Cape Town — South Africa's Health Minister Aaron Motsoaledi says foreign nationals are burdening the South African health system.
The SABC reports that he was speaking on the second day of the National Education, Health and Allied Workers' Union's Nurses' Summit in Johannesburg on Wednesday.
The SABC is quoting Motsoaledi as saying that more hospitals and clinics are needed to accommodate all the local and foreign patients. He said South Africa needed to re-look at its immigration policies to control the number of undocumented and illegal immigrants in the country.
"The weight that foreign nationals are bringing to the country has got nothing to do with xenophobia… it's a reality. Our hospitals are full, we can't control them.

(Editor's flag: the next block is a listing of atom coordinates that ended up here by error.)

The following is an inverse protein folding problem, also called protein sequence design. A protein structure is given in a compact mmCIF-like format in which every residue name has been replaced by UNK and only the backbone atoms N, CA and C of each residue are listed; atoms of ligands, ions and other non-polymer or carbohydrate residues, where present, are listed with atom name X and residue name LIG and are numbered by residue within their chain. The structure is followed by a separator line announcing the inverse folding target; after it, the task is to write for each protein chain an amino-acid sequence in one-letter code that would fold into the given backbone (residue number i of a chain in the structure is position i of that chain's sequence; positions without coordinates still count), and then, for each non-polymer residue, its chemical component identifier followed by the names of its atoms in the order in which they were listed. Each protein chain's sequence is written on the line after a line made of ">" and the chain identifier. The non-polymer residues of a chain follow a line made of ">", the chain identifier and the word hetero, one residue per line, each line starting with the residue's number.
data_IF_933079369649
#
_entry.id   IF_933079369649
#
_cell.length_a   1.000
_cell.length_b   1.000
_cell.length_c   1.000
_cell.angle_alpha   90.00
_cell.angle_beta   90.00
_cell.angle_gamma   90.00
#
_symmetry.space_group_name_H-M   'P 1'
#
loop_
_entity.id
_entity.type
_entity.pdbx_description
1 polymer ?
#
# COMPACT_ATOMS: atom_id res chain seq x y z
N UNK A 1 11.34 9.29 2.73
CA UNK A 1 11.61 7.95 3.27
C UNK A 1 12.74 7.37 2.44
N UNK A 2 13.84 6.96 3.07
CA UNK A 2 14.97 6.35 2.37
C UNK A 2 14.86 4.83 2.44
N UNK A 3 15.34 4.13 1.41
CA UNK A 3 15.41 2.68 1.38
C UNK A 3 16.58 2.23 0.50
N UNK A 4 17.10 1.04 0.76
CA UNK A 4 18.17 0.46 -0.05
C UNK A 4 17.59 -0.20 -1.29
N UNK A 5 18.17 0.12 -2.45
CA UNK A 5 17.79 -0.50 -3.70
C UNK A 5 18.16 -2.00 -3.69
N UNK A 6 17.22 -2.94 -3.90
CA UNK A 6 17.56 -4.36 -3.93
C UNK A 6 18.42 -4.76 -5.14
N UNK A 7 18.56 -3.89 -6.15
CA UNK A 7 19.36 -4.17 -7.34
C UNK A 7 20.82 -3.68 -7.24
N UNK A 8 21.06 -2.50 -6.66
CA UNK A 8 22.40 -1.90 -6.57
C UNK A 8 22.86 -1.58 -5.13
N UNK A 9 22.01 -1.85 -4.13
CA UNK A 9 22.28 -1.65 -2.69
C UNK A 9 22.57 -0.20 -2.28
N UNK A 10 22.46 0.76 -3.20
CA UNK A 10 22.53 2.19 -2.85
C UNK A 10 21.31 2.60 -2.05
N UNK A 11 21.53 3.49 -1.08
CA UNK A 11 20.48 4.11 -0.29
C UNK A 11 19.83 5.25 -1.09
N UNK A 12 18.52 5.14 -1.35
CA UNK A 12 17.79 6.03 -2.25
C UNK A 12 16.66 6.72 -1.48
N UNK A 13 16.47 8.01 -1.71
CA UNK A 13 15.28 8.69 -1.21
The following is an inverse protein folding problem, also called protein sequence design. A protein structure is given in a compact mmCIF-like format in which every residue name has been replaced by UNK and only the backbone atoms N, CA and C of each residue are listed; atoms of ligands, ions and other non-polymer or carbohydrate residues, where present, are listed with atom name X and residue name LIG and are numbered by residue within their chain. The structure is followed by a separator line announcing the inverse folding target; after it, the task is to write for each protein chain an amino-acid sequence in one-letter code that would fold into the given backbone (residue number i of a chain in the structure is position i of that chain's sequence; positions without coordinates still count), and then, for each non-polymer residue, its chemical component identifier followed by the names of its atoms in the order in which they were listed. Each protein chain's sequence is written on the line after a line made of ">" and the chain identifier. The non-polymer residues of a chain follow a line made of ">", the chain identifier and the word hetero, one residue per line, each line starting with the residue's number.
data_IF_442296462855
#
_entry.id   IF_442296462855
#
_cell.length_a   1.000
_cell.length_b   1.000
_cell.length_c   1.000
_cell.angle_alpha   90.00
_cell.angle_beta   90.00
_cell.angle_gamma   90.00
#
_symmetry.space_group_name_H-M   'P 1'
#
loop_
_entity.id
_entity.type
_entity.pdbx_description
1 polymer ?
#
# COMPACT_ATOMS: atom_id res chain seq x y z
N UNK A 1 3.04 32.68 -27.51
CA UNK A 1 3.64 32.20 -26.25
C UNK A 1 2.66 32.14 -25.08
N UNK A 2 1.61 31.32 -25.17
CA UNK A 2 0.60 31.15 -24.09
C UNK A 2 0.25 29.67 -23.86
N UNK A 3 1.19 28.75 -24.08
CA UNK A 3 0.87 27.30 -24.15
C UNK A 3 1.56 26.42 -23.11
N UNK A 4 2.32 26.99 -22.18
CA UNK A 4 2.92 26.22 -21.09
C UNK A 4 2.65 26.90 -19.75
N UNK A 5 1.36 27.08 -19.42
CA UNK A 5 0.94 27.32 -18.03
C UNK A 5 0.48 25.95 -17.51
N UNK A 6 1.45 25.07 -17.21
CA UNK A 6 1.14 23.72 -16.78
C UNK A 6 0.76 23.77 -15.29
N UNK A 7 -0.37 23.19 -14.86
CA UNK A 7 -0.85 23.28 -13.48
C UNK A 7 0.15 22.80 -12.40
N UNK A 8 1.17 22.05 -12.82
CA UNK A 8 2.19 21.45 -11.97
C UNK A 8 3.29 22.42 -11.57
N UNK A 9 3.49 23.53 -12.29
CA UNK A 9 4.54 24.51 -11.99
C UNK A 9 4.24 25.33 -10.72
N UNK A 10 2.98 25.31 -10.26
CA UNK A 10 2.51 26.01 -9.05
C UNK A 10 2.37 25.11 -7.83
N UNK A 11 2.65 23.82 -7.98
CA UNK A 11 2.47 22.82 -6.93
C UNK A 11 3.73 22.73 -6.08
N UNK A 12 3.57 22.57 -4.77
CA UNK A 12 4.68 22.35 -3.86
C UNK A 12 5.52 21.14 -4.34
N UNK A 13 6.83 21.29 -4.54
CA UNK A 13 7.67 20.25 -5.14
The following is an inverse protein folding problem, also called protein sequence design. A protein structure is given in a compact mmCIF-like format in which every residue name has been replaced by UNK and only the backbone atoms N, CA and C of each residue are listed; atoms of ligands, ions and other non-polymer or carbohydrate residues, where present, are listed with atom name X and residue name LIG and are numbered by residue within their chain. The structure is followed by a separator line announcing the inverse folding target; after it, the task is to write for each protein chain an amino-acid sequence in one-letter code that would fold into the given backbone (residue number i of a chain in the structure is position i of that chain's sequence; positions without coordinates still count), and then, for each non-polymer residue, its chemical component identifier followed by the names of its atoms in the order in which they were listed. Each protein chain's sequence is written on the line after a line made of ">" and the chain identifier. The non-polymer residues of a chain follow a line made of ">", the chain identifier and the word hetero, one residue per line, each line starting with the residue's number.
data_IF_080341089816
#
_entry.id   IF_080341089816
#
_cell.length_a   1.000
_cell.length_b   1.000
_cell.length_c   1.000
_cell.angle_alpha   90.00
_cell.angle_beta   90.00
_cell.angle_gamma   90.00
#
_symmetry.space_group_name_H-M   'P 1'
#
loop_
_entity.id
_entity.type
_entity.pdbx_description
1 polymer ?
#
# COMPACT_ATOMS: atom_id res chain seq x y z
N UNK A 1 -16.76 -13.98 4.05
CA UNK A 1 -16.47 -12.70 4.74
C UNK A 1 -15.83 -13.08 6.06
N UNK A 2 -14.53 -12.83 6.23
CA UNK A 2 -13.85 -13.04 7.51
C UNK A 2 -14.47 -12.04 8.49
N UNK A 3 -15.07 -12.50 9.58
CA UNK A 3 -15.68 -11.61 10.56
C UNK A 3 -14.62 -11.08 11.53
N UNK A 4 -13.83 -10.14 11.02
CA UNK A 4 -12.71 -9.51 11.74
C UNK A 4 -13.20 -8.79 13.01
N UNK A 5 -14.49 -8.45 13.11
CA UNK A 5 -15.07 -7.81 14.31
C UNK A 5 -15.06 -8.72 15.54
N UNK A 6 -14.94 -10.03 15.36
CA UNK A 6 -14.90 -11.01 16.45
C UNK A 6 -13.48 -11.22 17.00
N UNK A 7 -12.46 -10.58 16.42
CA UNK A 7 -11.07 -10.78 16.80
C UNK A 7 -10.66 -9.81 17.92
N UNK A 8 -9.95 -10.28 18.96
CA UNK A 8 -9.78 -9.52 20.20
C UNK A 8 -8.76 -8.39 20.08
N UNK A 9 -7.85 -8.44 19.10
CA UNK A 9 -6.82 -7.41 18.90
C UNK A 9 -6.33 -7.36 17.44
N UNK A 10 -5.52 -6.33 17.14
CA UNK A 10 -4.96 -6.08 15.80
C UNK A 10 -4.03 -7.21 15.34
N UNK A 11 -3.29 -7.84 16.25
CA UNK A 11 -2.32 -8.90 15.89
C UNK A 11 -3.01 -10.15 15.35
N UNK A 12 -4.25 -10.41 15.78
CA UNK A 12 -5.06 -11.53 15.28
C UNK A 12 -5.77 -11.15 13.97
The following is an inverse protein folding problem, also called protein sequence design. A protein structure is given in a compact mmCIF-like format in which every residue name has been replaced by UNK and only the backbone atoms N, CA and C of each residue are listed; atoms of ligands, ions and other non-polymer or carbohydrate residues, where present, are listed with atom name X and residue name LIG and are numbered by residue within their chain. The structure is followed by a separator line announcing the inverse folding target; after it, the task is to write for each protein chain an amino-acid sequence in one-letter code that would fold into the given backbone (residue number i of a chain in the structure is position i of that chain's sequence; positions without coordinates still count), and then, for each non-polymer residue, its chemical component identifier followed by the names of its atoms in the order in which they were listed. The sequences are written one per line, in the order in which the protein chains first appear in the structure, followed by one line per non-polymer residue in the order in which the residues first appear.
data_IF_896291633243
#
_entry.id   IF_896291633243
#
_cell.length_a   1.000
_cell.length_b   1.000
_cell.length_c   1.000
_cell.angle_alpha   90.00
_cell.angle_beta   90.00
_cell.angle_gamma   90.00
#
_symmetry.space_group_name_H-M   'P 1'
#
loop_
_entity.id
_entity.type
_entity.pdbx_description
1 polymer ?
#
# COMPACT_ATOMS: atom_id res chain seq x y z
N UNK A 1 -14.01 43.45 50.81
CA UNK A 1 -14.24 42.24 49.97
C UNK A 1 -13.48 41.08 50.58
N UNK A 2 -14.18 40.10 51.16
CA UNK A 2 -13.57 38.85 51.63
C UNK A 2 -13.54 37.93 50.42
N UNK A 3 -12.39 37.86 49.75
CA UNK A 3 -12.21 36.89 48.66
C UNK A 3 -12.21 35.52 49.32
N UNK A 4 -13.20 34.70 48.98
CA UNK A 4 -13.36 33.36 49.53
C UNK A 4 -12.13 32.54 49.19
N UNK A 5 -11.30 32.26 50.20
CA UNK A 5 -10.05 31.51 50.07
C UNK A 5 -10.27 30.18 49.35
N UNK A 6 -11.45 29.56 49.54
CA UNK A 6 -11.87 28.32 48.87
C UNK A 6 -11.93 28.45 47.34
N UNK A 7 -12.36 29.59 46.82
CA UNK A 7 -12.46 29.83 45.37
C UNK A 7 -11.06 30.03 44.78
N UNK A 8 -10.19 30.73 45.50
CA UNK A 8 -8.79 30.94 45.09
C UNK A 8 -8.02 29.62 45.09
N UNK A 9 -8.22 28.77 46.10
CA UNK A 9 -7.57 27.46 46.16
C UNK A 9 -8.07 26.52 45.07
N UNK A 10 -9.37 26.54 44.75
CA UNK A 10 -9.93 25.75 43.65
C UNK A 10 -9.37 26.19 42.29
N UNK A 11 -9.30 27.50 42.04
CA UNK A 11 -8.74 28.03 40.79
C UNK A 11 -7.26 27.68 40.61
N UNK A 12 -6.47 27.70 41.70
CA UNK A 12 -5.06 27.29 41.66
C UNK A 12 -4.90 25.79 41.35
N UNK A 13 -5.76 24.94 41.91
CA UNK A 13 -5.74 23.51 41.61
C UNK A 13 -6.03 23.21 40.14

"When a woman is pregnant and about to deliver a baby you can't turn her away from the hospital and say you are a foreign national… you can't. And when they deliver a premature baby, you have got to keep them in hospital. When more and more come, you can't say the hospital is full now go away… they have to be admitted, we have got no option – and when they get admitted in large numbers, they cause overcrowding, infection control starts failing," he is quoted as saying.
The minister said that this was the reason why South Africa needed National Health Insurance. "...We know that some of these services are there in the private hospitals but they are there for a select few. When you have got overcrowding like this, you must use all the facilities in the country – whether they are public or private.
"I can't say this baby is about to die, he needs an ICU, there is no ICU in a public hospital but the private hospital next door has got an ICU and this baby cannot go there because she belongs to a lower socio-economic class… that's wrong – and that's what we want to change on NHI which people are trying to run away from."